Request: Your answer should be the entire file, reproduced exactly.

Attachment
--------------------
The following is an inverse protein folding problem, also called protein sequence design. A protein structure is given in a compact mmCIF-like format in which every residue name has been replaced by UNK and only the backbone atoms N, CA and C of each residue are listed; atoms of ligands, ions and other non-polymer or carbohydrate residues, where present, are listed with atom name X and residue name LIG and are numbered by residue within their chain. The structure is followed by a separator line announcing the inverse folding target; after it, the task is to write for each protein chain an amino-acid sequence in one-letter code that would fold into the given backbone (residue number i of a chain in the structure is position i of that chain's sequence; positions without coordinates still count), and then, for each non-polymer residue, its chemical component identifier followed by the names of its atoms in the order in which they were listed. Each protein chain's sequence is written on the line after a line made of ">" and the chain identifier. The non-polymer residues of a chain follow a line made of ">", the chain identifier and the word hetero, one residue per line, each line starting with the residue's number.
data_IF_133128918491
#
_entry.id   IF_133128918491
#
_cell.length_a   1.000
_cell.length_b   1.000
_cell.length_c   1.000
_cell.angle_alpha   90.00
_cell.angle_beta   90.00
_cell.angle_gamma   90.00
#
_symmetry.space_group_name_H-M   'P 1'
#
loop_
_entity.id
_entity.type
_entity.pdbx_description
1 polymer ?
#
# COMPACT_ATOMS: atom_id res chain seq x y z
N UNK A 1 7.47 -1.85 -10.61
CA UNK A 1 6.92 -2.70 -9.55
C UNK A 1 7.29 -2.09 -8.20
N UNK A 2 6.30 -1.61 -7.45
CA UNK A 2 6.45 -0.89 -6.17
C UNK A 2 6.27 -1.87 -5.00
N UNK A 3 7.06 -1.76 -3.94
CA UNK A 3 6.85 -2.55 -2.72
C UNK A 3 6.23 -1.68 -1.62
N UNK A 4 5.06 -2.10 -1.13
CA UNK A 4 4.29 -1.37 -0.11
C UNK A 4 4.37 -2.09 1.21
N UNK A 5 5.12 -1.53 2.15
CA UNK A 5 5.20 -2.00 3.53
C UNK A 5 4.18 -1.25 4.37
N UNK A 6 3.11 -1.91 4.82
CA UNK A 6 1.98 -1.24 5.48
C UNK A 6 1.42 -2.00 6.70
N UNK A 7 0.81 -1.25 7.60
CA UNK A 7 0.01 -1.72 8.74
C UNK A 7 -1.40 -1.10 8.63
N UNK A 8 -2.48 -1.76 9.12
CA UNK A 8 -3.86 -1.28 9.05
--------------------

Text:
The following is an inverse protein folding problem, also called protein sequence design. A protein structure is given in a compact mmCIF-like format in which every residue name has been replaced by UNK and only the backbone atoms N, CA and C of each residue are listed; atoms of ligands, ions and other non-polymer or carbohydrate residues, where present, are listed with atom name X and residue name LIG and are numbered by residue within their chain. The structure is followed by a separator line announcing the inverse folding target; after it, the task is to write for each protein chain an amino-acid sequence in one-letter code that would fold into the given backbone (residue number i of a chain in the structure is position i of that chain's sequence; positions without coordinates still count), and then, for each non-polymer residue, its chemical component identifier followed by the names of its atoms in the order in which they were listed. Each protein chain's sequence is written on the line after a line made of ">" and the chain identifier. The non-polymer residues of a chain follow a line made of ">", the chain identifier and the word hetero, one residue per line, each line starting with the residue's number.
data_IF_133128918491
#
_entry.id   IF_133128918491
#
_cell.length_a   1.000
_cell.length_b   1.000
_cell.length_c   1.000
_cell.angle_alpha   90.00
_cell.angle_beta   90.00
_cell.angle_gamma   90.00
#
_symmetry.space_group_name_H-M   'P 1'
#
loop_
_entity.id
_entity.type
_entity.pdbx_description
1 polymer ?
#
# COMPACT_ATOMS: atom_id res chain seq x y z
N UNK A 1 7.47 -1.85 -10.61
CA UNK A 1 6.92 -2.70 -9.55
C UNK A 1 7.29 -2.09 -8.20
N UNK A 2 6.30 -1.61 -7.45
CA UNK A 2 6.45 -0.89 -6.17
C UNK A 2 6.27 -1.87 -5.00
N UNK A 3 7.06 -1.76 -3.94
CA UNK A 3 6.85 -2.55 -2.72
C UNK A 3 6.23 -1.68 -1.62
N UNK A 4 5.06 -2.10 -1.13
CA UNK A 4 4.29 -1.37 -0.11
C UNK A 4 4.37 -2.09 1.21
N UNK A 5 5.12 -1.53 2.15
CA UNK A 5 5.20 -2.00 3.53
C UNK A 5 4.18 -1.25 4.37
N UNK A 6 3.11 -1.91 4.82
CA UNK A 6 1.98 -1.24 5.48
C UNK A 6 1.42 -2.00 6.70
N UNK A 7 0.81 -1.25 7.60
CA UNK A 7 0.01 -1.72 8.74
C UNK A 7 -1.40 -1.10 8.63
N UNK A 8 -2.48 -1.76 9.12
CA UNK A 8 -3.86 -1.28 9.05